Then and now

My radio partner, Amy Chodroff, and I had a conversation yesterday (570 AM KLIF, Dallas, TX) with a man who proposes we all learn to disconnect from our social gadgets just one day a week. Think about that: no Facebook, no Twitter, no My Space, no Google Plus, no Instagram, no Pinterest, no e-mail, no texting, no nothing:

Just you and the people you can see in real time and space.

I remember decades ago, before Cyber World Genesis, when people were making similar suggestions about technologies and social habits that would seem quaint to us now. “Turn off the TV one night a week”, they said. “Get reacquainted with your family. Talk about your day. Play a board game. Make popcorn.”

It really does sound nice, doesn’t it?

All the way back to my own childhood in the fifties and sixties I can remember the social psychologists urging families to always eat dinner together at the table. It suggested we strive for TV family perfection. Dad would be there smiling in his sweater and tie, Mom would be fresh as a daisy after a day spent driving a vacuum and an iron and then wrangling dinner in the kitchen. We could have funny conversations like the Cleaver family.

It all sounds wonderful but what I remember from my real life family dinners is complaints about the food, being scolded for the griping, Dad grousing about some idiot at work and dear Mom trying to hold it all together. Not always, of course, but often enough that I learned early that nostalgia isn’t all it’s cracked up to be.

Like it or not, family and social dynamics change with culture which is largely driven by technology.

Nobody sends handwritten letters anymore. Gone are the summer nights on a blanket in the front yard together watching the stars come out. Rocking chairs on the front porch over a pitcher of lemonade and shared tales of greater glories past are the stuff of fanciful memory and our social fabric.

It’s good to remember the past but a terrible mistake to try to live there.

I think I may give this disconnecting idea a shot, occasionally. Maybe not once a week, like on a schedule. Just occasionally, like opening a shoe box filled with old pictures. It’s fun.

But I’m not going to stress about it.

Author: Dave

Dave Williams is a radio news/talk personality originally from Sacramento, now living in Dallas, Texas, with his wife, Carolann. They have two sons and grandsons living in L.A.

7 thoughts on “Then and now”

  1. Dave, I think I would rather enjoy the memories and share them with my kids. We have to move forward. Our kids will tell similar stories to their kids about the “good old days”. I can only imagine those stories! Thanks for sharing your blog… I know when I am camping, I do not miss the gadgets at all while out there, but as soon as I get home, I am back on the computer!!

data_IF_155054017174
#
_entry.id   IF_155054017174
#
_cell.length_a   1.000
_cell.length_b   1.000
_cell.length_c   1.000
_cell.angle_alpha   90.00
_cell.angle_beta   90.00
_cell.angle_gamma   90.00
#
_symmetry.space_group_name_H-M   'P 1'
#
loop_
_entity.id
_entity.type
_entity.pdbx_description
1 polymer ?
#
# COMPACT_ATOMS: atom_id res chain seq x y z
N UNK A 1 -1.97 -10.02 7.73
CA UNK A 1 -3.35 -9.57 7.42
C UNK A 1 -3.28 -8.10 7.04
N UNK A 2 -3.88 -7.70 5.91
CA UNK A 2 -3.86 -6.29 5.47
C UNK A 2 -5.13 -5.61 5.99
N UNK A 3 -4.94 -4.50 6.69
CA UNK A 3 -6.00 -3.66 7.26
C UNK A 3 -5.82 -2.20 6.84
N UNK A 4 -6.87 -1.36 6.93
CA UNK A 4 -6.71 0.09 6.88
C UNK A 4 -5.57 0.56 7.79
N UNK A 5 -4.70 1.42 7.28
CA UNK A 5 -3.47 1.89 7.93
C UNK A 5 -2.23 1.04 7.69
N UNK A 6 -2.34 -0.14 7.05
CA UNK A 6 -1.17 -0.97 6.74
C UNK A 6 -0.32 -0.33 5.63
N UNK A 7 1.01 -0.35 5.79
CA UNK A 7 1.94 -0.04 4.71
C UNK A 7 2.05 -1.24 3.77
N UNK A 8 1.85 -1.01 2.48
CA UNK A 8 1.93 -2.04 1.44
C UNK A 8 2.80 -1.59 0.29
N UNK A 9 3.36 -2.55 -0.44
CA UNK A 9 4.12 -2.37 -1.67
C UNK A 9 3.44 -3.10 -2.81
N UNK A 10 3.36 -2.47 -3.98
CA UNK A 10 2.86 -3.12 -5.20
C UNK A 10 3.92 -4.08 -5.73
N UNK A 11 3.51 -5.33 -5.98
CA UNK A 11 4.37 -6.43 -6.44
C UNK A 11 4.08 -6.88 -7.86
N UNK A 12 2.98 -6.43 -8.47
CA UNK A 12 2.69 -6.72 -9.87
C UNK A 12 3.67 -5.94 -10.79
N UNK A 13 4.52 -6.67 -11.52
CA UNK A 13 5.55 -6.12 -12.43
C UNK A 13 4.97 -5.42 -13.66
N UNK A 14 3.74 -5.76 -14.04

2. I’m with you – about not stressing. I fully embrace the advantages of technology and my real life already includes big chunks of disconnected time. So – I’m willing to let nostalgia stay right where it is – in stories and songs and the tales we tell on blogs.

  3. Dave, that’s an insightful essay written from the perspective of a firm grip on reality. The appeal of nostalgia dims with consideration of what accompanies living in the past. Sure, a gallon of gas in the late ’50s cost 25 cents and homes sold for $12,000; but minimum wage was a buck an hour, and $400 a month was a generous salary. More importantly, a return to life in the ’50s would be at the daydreamer’s own peril. So many of the life-saving medical technologies and techniques that we take for granted today were unavailable, and so many ailments that are easily detected and cured today were inexorably lethal back then. Upon close examination, the good old days weren’t all that good.

  4. My favorite memories when the boys were growing up wasn’t the time spent at the table but the times we played Hide and go Seek in the dark on cold winter nights in the house. Of course they could always find me because where I went Sierra went. Just find the dog and you found mom! I hope they remember those times as fondly as I do. And I could use a day with you with NO electronics 🙂

  5. Dave, I loved your essay. It made me laugh. But you are correct there really was no Cleaver dinner table at house either. But I do think that more families do need to connect whether at the dinner table or somewhere else. We have a rule in our large family, no cell phones at the dinner table. That does help, but one or two of the teenagers think it is stupid.

  6. The idea of unplugging once in a while has merit. I doubt many of us could get through a full day each week totally disconnected but I have to disagree about the dinner hour. I have no nostalgia about those I had as a child which is why in our home it was and is sacrosanct. The only electronic allowed was/is quiet music. Discipline was never meted. Poor test results or report card were for later. We told stories and jokes from the day, discussed history, politics, philosophy you name it. That’s still the dinner rule here and the meal is scheduled so that all can be present if at all possible. Even the grandchildren now look forward to dinner with Grandma’s rules, even if they have to put the phone down for a while.

  7. I love love love to read your blogs…always brings a warm feeling over my heart! BUT…the one thing I still do is sit in my swing on the front porch, with more like a Mike’s Hard Lemonade, and share old stories with my friends!! Keep up the fantastic blogging cuz!!

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